Photos: Gregory Colbert.
Over the next few months, hundreds of thousands of animal lovers, art lovers, and the odd Bill or Billy or Mac or Buddy will take a left off Santa Monica Boulevard and head down toward the Nomadic Museum, an extraordinary structure made entirely of reusable and recyclable materials by the Japanese architect Shigeru Ban. With shipping containers for walls and brown paper beams for columns, the museum rises above Santa Monica Pier like a modern-day cathedral — complete with a vaulted ceiling, dim lighting, and horrible insulation.
The building is a destination in itself, but its main purpose is to house “Ashes and Snow,” an exhibition of the animal photography and film work of Canadian artist Gregory Colbert. Inside, Colbert’s photos hover on both sides of a long center aisle, facing inward like the stations of the cross. At the end of the aisle, where the altar would be, a large screen plays an hour-long black-and-white film on repeat.
As its name suggests, the museum — like the exhibition itself — was built to travel. “Ashes and Snow” first opened in New York last March, and after a five-month stop in Santa Monica, it will move on to Paris, the Vatican, and Beijing, with other potential stops in port cities around the world. Millions of people will eventually see “Ashes and Snow.” But if you don’t happen to be one of them, never fear: Colbert’s photos will soon be coming to a cubicle near you.
Like the museum, Colbert is something of a nomad whose explorer-cum-artist lifestyle seems like a throwback to another era. He has spent the last 13 years traipsing across the globe filming and photographing the world’s more majestic animals in highly choreographed interactions with humans — dancing, sleeping, swimming, flying. His spare, black-and-white photos are printed on large sheets of handmade Japanese paper and tinged in sepia. In one, a small herd of elephants slowly rises up from a dark lake while a canoe carrying two shawl-wearing passengers floats by. In another, an old woman and young boy sit atop a sand dune, barely clothed; beside them sits a cheetah at attention. In a third, an eagle flies through a temple colonnade while a young woman dances beneath it.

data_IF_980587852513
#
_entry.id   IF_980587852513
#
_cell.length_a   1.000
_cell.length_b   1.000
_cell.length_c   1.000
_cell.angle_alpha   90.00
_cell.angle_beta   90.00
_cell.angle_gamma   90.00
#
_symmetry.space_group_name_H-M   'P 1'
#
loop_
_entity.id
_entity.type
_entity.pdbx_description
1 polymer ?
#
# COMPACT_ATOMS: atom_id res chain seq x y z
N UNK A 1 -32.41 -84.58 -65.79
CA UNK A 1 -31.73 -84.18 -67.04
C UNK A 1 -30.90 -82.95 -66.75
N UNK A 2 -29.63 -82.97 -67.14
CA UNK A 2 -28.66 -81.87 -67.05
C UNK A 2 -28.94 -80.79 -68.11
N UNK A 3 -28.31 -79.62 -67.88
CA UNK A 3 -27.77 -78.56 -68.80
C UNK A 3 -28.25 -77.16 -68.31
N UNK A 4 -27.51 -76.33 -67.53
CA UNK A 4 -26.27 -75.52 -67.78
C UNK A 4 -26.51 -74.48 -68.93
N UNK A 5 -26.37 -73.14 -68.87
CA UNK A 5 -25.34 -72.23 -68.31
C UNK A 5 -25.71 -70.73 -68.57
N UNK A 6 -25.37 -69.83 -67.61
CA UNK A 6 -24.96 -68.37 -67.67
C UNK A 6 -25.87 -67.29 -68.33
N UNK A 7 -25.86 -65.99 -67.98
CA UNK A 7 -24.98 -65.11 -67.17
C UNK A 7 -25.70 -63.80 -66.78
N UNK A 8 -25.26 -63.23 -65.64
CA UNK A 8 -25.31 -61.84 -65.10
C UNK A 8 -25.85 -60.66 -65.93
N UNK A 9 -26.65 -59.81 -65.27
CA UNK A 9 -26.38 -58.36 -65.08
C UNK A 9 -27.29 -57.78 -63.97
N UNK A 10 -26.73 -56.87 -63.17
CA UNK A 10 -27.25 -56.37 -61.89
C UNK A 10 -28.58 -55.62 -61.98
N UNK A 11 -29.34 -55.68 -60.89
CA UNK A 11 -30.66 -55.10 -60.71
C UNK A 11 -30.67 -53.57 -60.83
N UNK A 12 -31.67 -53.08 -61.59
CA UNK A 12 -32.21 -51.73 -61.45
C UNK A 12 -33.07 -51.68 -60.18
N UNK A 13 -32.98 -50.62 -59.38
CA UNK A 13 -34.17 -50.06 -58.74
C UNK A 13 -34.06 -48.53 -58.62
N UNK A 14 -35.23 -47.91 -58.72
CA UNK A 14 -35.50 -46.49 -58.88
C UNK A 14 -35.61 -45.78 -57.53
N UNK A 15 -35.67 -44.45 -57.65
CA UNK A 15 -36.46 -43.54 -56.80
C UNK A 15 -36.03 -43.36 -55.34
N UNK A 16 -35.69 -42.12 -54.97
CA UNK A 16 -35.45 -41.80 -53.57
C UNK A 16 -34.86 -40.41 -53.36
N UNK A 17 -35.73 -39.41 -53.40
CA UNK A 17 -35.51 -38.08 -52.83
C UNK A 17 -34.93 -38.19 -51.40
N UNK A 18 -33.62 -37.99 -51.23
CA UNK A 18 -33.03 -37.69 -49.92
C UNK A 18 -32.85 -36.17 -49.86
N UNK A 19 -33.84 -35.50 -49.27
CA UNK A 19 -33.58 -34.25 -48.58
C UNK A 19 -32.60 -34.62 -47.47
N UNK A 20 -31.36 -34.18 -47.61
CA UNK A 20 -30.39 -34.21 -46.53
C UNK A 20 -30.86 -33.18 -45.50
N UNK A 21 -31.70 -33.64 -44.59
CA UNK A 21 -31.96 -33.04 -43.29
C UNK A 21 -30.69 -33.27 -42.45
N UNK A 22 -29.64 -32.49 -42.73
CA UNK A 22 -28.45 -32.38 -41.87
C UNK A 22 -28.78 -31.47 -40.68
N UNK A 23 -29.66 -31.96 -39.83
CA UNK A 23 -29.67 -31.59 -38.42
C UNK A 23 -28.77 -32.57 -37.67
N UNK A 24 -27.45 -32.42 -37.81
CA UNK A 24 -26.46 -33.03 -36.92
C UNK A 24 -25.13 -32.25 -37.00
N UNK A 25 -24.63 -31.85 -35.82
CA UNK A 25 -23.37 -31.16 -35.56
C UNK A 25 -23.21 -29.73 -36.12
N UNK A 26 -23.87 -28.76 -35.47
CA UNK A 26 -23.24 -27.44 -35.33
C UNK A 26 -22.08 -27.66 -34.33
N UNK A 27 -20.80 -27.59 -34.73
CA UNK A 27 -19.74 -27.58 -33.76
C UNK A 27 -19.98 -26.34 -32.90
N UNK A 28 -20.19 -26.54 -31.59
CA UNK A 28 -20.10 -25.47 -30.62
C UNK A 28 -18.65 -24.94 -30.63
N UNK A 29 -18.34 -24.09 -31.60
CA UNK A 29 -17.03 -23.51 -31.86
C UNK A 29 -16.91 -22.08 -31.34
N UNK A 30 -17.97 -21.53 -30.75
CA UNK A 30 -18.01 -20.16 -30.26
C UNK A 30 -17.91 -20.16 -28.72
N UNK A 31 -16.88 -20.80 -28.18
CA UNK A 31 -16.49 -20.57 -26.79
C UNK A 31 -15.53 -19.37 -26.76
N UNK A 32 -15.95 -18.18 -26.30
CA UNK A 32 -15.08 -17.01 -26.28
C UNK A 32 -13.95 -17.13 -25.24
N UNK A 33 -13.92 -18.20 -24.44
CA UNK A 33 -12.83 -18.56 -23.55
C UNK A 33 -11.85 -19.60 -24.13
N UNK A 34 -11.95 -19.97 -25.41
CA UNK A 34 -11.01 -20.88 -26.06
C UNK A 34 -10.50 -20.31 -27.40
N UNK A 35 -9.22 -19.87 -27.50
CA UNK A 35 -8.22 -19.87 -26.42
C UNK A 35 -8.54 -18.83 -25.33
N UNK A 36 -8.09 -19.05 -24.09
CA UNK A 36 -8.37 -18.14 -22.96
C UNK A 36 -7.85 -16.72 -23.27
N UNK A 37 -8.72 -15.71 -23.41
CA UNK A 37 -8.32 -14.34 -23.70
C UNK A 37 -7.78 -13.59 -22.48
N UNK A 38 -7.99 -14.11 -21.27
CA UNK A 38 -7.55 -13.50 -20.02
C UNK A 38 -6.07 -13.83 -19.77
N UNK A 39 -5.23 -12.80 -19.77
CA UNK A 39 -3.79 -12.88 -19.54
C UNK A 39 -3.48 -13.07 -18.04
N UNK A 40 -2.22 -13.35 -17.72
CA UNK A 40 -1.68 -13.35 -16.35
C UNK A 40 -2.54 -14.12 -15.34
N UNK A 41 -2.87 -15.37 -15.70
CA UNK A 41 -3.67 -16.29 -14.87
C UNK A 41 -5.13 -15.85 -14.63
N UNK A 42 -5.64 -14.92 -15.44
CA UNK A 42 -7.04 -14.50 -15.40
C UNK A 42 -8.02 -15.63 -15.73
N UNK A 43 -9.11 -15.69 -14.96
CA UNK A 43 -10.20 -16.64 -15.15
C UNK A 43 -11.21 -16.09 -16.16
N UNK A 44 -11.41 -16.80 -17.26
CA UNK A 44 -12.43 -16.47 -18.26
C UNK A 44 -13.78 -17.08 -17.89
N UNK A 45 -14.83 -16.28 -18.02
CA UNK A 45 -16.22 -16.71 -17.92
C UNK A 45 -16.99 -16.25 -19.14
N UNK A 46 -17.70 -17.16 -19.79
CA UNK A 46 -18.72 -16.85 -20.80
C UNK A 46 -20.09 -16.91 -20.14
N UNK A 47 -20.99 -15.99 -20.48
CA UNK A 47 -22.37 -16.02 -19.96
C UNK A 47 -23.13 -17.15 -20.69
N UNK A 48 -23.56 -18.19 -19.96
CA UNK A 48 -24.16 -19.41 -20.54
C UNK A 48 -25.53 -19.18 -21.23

Your first thought is “Photoshop,” but Colbert insists he doesn’t manipulate his images. Thanks to deep-pocketed funders (after his last exhibition in Venice, the chair of Rolex bought the entire show), he has all the time in the world to wait for the animals to behave and the lighting to be perfect. Technically, it’s something of a marvel; as a project, it’s something of a disappointment.
Ashes to Ashes
“Ashes and Snow will reawaken in us an understanding of our shared animal nature,” the exhibition’s literature reads. “The insight will affect the way we behave in our environment and help us find the empathy and wisdom to interact peacefully in a world that was once one.” And yet the world Colbert creates in many of his photos is not that much different from the one we live in already, with humans at its center forcing animals to bend (and bow and dance and fly) to our will. The artist’s nostalgia (was the world “once one”?) elides that most fundamental of contradictions: we love, admire, and even worship our animals — and then we destroy their habitats and kill them.
There’s nothing wrong, per se, with using animals to excite our nobler ideals. Elephants and whales, birds of prey and big cats, all possess qualities so extraordinary that we are continually gobsmacked by their very existence. Since earliest recorded history, animals have been the subject of art (think Altamira or Lascaux), and humans have always made the rather wonderful imaginative leap of ascribing other powers to these animals as well — powers of healing, wisdom, magic. Indeed, animals are part of the iconography of nearly every religion. Likewise, the beauty and quasi-divine mystery of wild creatures have been important themes of the environmental and animal-rights movements, which have used these qualities to promote veneration and protection.
But the preservation of species is as much a practical issue as an aesthetic or religious one, and locating animals squarely in the spiritual realm separates them from their very real, very earthly, very endangered habitat. The challenge for an artist like Colbert (and the same could be said for environmental and animal-rights activists) is to explore the wonder inspired by the natural world without falling into the trap of sentimentality or exoticism.